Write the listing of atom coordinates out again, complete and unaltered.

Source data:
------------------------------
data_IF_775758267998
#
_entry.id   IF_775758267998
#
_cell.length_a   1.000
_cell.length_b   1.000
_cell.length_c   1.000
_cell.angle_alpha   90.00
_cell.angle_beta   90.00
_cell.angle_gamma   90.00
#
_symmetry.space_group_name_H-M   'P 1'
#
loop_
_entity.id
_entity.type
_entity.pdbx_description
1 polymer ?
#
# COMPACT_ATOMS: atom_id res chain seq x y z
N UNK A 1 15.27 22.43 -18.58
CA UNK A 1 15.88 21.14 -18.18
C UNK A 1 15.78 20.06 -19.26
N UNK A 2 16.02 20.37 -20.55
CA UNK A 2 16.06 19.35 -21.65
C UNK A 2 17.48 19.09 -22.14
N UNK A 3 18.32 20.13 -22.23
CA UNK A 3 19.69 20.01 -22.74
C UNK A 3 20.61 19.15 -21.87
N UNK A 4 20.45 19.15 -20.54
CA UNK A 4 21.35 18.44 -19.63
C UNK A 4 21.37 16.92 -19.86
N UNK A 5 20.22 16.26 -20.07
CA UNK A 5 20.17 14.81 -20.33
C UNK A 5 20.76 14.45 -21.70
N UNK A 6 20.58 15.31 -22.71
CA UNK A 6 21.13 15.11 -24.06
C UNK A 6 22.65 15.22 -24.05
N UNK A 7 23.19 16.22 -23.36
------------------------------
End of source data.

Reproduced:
data_IF_775758267998
#
_entry.id   IF_775758267998
#
_cell.length_a   1.000
_cell.length_b   1.000
_cell.length_c   1.000
_cell.angle_alpha   90.00
_cell.angle_beta   90.00
_cell.angle_gamma   90.00
#
_symmetry.space_group_name_H-M   'P 1'
#
loop_
_entity.id
_entity.type
_entity.pdbx_description
1 polymer ?
#
# COMPACT_ATOMS: atom_id res chain seq x y z
N UNK A 1 15.27 22.43 -18.58
CA UNK A 1 15.88 21.14 -18.18
C UNK A 1 15.78 20.06 -19.26
N UNK A 2 16.02 20.37 -20.55
CA UNK A 2 16.06 19.35 -21.65
C UNK A 2 17.48 19.09 -22.14
N UNK A 3 18.32 20.13 -22.23
CA UNK A 3 19.69 20.01 -22.74
C UNK A 3 20.61 19.15 -21.87
N UNK A 4 20.45 19.15 -20.54
CA UNK A 4 21.35 18.44 -19.63
C UNK A 4 21.37 16.92 -19.86
N UNK A 5 20.22 16.26 -20.07
CA UNK A 5 20.17 14.81 -20.33
C UNK A 5 20.76 14.45 -21.70
N UNK A 6 20.58 15.31 -22.71
CA UNK A 6 21.13 15.11 -24.06
C UNK A 6 22.65 15.22 -24.05
N UNK A 7 23.19 16.22 -23.36